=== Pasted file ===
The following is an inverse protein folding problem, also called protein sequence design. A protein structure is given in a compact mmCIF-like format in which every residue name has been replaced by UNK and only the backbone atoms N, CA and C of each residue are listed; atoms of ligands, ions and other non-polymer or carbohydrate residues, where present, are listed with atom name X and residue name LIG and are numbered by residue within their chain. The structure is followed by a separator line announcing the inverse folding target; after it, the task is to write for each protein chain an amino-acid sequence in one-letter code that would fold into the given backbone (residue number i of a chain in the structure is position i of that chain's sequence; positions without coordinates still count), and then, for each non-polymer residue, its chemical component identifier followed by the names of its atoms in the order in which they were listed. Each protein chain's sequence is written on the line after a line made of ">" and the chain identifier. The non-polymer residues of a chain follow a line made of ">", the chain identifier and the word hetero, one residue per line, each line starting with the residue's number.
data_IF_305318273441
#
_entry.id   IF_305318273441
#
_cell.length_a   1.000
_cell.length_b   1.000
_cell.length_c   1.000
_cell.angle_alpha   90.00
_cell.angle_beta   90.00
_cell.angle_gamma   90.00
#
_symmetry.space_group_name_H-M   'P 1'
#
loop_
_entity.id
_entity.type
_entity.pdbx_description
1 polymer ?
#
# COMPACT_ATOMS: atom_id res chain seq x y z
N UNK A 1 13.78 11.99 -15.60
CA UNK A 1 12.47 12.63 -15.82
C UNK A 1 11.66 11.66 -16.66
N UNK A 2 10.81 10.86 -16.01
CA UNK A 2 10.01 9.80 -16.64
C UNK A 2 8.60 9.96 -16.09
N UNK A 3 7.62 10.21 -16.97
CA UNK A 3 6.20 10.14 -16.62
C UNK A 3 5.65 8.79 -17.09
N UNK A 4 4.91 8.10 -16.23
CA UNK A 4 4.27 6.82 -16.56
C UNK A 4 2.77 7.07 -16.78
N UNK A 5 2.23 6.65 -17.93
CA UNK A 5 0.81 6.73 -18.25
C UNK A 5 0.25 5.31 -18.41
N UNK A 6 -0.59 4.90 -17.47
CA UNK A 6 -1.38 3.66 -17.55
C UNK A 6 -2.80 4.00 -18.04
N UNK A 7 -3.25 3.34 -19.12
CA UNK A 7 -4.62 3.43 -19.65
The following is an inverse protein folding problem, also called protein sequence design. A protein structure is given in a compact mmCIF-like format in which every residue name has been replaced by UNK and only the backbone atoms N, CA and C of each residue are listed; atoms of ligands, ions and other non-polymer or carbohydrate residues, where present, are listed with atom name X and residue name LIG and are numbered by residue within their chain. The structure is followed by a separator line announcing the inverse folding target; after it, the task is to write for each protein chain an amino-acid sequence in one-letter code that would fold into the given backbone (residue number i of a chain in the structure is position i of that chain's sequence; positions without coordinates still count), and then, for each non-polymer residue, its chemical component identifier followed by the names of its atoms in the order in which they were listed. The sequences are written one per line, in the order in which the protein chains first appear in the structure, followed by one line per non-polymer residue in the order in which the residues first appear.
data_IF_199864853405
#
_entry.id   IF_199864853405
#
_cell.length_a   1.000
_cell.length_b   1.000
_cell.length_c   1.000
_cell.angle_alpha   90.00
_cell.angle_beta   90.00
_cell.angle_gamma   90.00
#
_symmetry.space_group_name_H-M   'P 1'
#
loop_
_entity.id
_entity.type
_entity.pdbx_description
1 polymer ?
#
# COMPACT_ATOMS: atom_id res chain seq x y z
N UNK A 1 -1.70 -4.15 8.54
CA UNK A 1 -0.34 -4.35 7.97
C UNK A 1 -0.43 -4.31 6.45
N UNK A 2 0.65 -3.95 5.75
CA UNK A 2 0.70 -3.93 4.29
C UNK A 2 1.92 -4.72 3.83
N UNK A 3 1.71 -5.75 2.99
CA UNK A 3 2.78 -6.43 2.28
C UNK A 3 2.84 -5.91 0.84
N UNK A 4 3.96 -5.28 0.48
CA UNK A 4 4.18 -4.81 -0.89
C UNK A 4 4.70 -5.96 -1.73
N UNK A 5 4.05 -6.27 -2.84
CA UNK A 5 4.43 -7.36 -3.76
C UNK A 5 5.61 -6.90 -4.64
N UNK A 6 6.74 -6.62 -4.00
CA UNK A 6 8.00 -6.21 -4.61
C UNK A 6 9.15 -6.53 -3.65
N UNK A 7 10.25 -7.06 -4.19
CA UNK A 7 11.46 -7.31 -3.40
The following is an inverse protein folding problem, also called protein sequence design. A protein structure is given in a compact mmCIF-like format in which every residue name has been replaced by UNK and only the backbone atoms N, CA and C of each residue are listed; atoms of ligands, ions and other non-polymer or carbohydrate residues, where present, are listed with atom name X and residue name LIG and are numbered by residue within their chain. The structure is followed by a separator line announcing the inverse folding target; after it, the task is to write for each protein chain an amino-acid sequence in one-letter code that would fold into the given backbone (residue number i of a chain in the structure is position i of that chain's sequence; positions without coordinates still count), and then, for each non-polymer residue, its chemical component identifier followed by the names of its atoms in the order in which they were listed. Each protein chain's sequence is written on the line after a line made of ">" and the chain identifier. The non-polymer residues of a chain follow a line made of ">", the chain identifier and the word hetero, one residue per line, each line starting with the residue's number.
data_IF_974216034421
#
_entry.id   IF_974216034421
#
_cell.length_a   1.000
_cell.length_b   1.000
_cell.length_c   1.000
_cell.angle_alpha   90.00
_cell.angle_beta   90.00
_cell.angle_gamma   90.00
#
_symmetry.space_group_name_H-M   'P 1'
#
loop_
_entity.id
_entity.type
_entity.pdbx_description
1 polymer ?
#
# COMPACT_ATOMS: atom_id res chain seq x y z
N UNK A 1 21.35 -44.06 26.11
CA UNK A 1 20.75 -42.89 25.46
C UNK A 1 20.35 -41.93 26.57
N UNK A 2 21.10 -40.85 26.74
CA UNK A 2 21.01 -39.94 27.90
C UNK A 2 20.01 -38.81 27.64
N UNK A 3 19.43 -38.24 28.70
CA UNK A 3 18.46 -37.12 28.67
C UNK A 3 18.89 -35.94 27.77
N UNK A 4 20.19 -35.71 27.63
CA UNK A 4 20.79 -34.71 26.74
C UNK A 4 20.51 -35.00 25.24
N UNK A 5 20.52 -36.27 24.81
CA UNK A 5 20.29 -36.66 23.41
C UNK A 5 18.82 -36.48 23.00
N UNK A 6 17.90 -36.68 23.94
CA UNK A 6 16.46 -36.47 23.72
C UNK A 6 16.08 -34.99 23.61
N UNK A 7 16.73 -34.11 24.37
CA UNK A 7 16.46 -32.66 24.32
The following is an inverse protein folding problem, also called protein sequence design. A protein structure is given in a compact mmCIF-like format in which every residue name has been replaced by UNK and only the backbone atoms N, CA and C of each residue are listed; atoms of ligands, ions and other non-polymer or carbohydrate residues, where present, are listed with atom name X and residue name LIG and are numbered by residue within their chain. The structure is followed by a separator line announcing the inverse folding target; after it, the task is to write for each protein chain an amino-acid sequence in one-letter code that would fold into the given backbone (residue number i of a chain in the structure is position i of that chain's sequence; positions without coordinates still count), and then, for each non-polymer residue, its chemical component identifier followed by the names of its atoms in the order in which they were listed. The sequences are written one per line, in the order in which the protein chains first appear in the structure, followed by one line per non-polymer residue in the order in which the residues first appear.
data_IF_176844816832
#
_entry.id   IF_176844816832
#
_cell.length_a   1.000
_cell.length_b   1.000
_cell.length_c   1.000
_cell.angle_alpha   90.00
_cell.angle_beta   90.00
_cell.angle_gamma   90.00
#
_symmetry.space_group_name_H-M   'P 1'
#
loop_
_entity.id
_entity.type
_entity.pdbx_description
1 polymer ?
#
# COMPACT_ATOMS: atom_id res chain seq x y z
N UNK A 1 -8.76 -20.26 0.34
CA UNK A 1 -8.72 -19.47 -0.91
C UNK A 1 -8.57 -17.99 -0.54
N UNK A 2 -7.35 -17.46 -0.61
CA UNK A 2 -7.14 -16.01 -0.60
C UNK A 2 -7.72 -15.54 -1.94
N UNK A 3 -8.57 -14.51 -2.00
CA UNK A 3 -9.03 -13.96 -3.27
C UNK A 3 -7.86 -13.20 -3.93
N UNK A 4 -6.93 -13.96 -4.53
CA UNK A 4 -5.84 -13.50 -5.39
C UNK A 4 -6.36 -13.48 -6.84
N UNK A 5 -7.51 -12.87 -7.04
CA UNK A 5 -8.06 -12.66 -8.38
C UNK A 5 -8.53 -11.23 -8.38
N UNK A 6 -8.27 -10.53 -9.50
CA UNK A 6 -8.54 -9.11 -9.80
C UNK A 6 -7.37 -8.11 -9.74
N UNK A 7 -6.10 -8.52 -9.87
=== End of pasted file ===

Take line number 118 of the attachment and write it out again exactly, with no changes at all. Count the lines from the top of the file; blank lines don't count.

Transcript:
C UNK A 5 18.82 -36.48 23.00